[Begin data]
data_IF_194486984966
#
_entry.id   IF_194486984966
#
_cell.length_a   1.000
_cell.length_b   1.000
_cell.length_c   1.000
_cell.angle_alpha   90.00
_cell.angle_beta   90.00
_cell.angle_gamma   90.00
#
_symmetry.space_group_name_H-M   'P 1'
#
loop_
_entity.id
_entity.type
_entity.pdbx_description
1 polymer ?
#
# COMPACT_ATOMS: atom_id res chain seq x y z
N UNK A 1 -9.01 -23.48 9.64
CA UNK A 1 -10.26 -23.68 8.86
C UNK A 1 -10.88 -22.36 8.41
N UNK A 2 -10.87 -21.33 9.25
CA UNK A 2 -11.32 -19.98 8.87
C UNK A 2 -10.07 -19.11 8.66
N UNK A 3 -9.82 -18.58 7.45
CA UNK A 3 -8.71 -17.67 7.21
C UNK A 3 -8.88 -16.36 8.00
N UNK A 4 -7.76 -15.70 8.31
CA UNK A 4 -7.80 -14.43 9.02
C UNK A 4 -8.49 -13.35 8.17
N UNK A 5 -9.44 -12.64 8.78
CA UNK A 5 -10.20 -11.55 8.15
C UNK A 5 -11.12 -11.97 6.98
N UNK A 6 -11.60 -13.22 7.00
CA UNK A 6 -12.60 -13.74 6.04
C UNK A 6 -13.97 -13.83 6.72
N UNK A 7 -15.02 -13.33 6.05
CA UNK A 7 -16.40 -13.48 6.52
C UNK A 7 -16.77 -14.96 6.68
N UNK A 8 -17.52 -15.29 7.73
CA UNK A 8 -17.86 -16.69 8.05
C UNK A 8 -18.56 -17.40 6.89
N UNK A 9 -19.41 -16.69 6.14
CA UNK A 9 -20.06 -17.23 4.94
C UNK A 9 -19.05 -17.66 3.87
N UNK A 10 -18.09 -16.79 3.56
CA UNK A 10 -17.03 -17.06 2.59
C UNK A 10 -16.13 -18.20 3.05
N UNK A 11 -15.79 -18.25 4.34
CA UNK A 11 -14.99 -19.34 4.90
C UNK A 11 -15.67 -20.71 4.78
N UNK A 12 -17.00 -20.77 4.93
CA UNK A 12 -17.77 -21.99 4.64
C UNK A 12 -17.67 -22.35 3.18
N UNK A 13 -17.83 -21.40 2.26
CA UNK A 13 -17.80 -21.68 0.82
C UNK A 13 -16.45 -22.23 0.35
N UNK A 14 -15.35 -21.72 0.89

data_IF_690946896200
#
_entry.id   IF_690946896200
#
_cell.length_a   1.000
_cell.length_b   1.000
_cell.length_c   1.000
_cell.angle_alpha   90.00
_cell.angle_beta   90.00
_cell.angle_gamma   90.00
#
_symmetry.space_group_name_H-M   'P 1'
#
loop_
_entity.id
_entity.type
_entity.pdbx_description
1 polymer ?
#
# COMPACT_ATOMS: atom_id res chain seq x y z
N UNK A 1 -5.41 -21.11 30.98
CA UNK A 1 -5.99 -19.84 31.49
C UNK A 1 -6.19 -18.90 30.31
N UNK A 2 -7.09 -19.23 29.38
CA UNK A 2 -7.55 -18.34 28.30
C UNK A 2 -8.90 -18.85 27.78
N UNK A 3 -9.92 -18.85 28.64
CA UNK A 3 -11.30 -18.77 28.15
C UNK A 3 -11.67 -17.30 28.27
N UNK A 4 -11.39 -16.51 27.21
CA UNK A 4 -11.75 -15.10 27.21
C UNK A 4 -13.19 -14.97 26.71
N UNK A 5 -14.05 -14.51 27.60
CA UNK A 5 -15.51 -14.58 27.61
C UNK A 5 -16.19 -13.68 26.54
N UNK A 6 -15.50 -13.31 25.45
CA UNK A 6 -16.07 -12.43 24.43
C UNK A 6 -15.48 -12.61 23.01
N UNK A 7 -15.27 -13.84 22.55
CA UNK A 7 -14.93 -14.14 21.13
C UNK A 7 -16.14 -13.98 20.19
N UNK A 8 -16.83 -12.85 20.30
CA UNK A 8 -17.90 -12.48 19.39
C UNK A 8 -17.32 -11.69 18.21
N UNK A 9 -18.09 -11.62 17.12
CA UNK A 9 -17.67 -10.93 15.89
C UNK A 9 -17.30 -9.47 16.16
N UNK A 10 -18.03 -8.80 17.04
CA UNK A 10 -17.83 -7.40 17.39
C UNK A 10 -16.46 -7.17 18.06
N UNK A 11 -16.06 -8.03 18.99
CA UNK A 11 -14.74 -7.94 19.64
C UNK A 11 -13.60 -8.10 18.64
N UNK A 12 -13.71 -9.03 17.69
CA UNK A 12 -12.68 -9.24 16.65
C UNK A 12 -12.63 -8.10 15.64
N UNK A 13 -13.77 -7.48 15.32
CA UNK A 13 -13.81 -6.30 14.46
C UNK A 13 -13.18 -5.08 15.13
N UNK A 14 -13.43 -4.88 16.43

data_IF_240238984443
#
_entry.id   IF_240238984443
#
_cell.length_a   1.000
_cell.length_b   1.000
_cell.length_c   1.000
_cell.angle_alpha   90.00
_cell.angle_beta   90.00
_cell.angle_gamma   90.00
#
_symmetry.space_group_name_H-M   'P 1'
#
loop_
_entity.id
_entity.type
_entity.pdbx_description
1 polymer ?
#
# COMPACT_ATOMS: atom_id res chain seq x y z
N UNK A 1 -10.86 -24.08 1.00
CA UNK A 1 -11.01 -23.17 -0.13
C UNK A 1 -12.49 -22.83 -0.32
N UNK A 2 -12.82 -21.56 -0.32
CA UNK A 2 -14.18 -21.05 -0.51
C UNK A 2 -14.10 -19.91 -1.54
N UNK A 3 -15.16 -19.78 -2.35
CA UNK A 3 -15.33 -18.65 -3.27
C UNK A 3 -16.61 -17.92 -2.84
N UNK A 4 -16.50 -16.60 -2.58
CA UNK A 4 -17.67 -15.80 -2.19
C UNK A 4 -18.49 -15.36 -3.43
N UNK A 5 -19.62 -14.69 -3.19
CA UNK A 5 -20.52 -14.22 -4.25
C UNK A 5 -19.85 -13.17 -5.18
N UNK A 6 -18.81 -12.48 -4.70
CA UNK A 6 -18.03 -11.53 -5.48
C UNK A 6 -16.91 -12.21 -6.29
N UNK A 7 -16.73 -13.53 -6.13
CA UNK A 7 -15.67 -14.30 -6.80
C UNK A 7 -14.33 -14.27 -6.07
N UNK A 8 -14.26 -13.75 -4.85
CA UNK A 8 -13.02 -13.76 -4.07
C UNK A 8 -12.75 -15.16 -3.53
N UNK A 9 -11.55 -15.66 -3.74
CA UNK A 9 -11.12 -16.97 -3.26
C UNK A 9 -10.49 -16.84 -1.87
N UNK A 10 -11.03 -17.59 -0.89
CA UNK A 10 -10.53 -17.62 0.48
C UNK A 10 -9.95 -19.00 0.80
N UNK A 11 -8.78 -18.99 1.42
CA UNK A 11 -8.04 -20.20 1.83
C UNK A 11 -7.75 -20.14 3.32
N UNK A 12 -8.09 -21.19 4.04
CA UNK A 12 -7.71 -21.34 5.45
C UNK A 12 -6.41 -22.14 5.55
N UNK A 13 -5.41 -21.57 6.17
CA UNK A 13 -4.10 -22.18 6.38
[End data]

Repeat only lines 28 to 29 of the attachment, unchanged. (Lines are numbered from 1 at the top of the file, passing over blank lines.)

CA UNK A 3 -8.71 -17.67 7.21
C UNK A 3 -8.88 -16.36 8.00